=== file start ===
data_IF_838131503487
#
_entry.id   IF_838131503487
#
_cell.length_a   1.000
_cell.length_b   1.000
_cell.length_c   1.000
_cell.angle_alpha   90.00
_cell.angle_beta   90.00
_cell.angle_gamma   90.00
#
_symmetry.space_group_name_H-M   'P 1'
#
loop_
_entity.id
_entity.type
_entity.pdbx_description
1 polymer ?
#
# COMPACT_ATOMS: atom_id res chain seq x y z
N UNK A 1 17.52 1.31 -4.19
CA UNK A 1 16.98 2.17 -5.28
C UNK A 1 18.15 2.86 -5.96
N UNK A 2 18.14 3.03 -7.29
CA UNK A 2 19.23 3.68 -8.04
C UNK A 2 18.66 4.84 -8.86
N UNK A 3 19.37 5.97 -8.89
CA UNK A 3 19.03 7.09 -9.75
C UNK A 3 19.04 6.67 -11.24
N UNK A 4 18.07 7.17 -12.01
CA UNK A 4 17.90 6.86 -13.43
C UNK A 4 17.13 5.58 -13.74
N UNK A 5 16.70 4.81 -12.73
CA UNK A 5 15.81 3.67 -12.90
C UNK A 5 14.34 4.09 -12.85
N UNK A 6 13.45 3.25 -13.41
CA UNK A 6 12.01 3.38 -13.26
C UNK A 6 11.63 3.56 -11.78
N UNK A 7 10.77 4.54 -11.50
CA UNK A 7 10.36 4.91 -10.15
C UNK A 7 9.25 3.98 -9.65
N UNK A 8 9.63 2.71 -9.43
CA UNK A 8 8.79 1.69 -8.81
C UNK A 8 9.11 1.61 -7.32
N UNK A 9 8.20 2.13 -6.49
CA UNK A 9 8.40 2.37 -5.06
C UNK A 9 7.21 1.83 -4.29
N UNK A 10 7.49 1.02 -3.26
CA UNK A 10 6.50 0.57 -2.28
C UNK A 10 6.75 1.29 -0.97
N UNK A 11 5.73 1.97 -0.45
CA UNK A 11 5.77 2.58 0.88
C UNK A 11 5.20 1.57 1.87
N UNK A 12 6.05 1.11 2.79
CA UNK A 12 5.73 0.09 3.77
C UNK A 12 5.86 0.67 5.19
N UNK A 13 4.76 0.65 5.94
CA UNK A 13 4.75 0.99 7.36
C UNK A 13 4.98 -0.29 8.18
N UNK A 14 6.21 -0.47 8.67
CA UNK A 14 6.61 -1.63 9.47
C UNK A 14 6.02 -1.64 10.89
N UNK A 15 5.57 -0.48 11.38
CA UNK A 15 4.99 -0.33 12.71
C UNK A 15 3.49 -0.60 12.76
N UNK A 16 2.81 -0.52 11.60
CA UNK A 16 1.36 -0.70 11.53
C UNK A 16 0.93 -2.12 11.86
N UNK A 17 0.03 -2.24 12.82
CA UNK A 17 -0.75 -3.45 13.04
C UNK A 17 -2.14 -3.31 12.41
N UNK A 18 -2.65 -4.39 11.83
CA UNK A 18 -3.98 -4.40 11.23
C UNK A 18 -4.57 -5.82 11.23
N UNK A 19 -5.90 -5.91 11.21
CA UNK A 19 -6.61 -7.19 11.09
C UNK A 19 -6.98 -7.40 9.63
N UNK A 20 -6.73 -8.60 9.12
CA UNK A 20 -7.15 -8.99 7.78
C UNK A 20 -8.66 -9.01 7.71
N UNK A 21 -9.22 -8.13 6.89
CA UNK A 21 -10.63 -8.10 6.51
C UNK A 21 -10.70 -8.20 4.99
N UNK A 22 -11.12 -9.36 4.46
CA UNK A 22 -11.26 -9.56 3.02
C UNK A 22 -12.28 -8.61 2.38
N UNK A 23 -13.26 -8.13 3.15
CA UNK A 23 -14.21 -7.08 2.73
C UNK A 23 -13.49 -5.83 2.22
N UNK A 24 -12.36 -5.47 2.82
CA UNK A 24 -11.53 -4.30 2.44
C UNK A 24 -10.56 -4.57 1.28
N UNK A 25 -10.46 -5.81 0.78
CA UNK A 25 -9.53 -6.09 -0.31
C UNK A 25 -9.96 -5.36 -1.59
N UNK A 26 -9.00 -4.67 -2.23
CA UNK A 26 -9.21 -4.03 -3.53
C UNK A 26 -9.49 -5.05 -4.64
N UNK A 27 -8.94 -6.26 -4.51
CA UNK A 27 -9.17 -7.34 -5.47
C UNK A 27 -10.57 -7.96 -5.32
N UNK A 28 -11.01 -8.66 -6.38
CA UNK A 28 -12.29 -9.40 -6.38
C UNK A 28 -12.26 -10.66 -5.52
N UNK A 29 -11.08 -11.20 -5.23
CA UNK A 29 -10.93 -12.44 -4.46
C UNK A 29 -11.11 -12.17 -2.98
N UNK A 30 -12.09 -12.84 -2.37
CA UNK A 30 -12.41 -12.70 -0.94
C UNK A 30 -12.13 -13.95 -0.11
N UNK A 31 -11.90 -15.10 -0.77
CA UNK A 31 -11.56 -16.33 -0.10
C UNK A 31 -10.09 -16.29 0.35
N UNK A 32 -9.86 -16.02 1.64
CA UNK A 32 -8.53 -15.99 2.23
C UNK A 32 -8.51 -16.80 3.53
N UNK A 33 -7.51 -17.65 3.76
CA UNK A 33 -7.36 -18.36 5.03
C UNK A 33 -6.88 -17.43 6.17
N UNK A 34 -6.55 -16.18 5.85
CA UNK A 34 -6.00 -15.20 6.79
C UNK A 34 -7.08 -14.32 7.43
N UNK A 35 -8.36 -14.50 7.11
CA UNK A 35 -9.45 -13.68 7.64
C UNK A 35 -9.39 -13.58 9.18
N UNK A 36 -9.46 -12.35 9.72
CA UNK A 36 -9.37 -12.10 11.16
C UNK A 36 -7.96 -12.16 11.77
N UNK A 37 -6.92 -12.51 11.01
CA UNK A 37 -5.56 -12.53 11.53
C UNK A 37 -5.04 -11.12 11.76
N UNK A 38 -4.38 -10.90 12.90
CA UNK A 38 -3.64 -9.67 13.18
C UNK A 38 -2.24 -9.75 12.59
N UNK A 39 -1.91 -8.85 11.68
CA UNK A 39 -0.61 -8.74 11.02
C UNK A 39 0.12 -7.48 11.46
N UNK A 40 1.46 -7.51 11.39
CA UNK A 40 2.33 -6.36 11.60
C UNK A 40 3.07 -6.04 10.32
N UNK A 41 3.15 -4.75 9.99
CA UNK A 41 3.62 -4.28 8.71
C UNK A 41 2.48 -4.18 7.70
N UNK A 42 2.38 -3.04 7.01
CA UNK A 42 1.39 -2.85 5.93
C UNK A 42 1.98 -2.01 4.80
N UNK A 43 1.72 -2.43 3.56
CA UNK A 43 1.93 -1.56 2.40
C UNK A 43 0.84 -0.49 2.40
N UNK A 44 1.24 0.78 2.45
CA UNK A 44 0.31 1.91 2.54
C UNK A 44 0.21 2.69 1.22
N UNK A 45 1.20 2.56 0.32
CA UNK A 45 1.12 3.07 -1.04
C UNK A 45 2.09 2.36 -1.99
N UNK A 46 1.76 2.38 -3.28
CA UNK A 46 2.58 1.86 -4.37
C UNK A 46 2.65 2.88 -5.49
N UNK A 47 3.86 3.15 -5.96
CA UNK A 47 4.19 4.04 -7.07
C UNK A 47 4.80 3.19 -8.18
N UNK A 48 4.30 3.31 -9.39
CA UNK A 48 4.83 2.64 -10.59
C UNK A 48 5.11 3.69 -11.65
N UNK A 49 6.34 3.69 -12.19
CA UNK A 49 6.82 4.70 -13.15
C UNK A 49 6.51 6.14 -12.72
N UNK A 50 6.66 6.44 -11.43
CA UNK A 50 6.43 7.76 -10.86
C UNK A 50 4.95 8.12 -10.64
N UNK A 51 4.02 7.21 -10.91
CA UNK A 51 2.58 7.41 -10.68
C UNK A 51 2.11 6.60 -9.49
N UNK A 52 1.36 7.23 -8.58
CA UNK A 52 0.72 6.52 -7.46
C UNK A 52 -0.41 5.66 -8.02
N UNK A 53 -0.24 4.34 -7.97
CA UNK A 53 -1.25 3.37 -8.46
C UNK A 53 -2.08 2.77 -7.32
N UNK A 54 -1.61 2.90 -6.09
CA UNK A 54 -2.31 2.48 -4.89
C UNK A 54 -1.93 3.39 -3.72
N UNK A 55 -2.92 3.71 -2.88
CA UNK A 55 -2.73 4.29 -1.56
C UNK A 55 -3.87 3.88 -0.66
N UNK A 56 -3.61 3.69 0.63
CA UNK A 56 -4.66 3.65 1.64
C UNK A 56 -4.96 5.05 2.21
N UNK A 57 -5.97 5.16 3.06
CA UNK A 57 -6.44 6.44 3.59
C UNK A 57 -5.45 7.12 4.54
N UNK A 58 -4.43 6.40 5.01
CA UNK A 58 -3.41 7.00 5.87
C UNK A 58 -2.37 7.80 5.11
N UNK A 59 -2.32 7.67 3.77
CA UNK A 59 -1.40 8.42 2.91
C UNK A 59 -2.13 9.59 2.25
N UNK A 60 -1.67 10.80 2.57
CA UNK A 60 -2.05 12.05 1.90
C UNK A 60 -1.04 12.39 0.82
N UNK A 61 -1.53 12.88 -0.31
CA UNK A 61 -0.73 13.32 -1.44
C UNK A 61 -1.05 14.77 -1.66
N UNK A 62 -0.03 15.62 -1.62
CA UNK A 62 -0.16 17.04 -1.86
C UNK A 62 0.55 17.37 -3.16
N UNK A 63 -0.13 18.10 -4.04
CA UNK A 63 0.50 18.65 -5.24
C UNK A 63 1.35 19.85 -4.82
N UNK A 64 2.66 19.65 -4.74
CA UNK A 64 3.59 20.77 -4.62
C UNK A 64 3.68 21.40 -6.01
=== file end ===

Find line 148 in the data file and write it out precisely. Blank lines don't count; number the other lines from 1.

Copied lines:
CA UNK A 43 1.93 -1.56 2.40